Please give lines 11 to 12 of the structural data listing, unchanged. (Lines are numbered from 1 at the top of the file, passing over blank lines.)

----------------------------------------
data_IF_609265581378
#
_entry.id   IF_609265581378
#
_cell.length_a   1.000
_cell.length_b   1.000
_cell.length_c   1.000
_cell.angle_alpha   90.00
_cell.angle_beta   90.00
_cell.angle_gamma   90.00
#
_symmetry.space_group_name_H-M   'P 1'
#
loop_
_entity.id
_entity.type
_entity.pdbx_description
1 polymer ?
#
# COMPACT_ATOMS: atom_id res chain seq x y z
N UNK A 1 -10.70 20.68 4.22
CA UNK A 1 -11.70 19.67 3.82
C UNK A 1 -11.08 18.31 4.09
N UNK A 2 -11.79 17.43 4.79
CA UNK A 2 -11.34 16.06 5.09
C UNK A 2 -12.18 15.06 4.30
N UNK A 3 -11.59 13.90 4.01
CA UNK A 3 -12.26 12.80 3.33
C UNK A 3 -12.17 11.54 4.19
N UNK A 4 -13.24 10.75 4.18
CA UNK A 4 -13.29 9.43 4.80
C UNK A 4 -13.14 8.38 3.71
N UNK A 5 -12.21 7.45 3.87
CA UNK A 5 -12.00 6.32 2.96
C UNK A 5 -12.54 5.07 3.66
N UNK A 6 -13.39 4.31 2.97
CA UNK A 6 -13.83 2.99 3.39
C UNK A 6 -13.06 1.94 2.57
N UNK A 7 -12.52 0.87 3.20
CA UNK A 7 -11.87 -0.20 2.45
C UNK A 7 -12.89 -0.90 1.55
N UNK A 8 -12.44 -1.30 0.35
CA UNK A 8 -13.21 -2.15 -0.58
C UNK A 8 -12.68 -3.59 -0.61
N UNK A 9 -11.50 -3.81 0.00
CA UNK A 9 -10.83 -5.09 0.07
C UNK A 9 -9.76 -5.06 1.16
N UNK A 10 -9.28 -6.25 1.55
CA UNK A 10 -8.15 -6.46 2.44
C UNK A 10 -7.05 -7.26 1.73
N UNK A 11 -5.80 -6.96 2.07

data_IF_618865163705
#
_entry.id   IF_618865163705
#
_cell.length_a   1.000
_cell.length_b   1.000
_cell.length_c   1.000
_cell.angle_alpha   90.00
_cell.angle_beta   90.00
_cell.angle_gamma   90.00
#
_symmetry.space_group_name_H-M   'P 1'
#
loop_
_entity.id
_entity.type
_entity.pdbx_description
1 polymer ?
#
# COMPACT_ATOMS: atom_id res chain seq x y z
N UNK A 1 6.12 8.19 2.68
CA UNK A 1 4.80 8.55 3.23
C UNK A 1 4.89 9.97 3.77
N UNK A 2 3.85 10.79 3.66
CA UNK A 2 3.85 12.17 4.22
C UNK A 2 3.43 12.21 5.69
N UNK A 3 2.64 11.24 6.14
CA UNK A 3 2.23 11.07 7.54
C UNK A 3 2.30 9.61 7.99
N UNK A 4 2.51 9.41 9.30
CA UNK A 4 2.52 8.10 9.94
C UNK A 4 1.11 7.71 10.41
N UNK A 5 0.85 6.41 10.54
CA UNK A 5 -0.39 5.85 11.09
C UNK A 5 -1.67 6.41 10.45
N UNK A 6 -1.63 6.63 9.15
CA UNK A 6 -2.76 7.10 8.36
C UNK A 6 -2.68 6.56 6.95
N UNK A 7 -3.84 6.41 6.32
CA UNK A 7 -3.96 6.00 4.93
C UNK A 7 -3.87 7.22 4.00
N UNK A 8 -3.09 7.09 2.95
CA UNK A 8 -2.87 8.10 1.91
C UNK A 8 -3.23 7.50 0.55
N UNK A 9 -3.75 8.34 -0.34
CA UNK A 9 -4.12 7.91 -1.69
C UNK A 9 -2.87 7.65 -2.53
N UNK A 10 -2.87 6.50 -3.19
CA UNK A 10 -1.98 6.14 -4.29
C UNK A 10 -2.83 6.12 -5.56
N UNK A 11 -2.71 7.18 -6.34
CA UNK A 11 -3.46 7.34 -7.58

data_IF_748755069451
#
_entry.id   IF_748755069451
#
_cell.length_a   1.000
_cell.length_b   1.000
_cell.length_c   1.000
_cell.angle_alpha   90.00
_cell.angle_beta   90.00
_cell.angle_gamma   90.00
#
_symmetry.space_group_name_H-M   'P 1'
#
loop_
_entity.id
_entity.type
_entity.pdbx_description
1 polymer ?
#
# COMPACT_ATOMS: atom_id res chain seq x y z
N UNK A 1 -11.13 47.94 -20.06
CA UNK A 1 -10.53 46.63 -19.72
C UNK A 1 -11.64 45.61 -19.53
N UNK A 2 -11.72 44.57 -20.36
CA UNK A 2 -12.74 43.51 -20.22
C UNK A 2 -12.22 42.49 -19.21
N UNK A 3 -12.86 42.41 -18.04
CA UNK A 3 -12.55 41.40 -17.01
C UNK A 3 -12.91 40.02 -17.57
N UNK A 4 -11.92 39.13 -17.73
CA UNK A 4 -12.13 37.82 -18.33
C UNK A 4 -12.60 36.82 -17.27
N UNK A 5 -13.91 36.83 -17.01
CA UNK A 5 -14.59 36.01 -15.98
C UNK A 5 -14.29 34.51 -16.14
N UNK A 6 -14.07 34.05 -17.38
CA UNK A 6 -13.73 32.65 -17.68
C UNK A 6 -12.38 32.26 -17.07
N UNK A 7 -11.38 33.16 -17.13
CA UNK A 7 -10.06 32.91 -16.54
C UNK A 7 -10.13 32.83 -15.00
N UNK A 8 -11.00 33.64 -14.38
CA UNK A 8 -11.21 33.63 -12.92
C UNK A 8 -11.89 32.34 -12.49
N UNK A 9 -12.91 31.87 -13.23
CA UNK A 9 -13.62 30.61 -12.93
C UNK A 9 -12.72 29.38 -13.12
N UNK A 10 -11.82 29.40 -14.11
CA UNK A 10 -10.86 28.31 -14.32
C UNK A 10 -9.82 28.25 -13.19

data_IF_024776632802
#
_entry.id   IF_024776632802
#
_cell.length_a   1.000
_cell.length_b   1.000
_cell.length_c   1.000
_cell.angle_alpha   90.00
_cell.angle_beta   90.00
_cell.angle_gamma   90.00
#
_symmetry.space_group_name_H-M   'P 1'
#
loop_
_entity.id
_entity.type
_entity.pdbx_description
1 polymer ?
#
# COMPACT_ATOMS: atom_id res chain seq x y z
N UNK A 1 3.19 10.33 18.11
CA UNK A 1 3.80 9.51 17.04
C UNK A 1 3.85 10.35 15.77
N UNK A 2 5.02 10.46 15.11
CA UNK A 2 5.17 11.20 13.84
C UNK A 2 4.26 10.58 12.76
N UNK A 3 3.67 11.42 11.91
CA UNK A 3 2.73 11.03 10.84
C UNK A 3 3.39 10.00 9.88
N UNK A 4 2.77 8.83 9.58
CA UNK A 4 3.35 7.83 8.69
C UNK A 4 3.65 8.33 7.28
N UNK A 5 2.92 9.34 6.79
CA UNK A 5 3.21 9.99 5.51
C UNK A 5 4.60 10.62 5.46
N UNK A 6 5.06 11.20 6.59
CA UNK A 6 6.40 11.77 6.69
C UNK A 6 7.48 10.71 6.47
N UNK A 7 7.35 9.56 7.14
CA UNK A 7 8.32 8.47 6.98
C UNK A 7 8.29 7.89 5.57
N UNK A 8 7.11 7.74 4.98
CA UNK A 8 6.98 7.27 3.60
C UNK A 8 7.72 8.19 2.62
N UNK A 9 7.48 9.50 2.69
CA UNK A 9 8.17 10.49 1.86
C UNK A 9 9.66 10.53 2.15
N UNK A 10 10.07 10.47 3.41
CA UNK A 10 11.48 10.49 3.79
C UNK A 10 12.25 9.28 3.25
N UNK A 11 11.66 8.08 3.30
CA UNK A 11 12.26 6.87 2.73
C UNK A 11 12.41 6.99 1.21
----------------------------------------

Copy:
#
_symmetry.space_group_name_H-M   'P 1'